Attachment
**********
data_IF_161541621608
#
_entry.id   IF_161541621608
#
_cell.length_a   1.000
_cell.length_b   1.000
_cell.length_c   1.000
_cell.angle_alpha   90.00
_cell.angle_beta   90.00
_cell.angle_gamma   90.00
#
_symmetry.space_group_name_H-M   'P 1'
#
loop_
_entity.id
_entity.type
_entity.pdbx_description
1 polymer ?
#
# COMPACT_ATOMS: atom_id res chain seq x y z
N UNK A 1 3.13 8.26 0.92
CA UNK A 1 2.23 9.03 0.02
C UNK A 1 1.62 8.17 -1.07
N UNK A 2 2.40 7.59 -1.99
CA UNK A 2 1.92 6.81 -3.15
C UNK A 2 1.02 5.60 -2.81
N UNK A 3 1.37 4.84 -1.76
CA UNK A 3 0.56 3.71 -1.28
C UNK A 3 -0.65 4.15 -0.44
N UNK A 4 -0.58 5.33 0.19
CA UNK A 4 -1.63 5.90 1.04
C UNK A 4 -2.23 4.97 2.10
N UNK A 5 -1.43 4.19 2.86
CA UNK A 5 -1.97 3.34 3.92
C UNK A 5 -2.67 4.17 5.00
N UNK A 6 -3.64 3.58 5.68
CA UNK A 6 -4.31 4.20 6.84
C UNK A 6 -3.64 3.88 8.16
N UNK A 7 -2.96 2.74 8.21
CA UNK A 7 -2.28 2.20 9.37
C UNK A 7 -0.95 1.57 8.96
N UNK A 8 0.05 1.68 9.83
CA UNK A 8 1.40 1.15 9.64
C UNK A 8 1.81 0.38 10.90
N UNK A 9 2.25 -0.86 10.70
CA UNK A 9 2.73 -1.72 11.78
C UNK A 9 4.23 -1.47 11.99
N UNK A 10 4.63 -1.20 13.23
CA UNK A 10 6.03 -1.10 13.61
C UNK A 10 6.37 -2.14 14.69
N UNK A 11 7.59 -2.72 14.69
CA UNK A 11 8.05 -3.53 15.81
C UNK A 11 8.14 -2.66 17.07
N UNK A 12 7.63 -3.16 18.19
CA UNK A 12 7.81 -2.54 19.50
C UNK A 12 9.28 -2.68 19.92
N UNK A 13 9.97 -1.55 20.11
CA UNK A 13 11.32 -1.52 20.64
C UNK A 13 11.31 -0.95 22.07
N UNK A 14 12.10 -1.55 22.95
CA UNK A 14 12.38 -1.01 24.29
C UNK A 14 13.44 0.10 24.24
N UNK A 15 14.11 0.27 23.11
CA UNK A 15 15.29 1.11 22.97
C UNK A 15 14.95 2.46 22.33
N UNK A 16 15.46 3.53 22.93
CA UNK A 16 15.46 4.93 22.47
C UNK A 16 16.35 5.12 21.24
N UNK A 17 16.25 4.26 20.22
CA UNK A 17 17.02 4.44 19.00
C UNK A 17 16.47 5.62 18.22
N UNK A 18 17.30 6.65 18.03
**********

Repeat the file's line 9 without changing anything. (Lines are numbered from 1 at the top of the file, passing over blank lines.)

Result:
_cell.angle_beta   90.00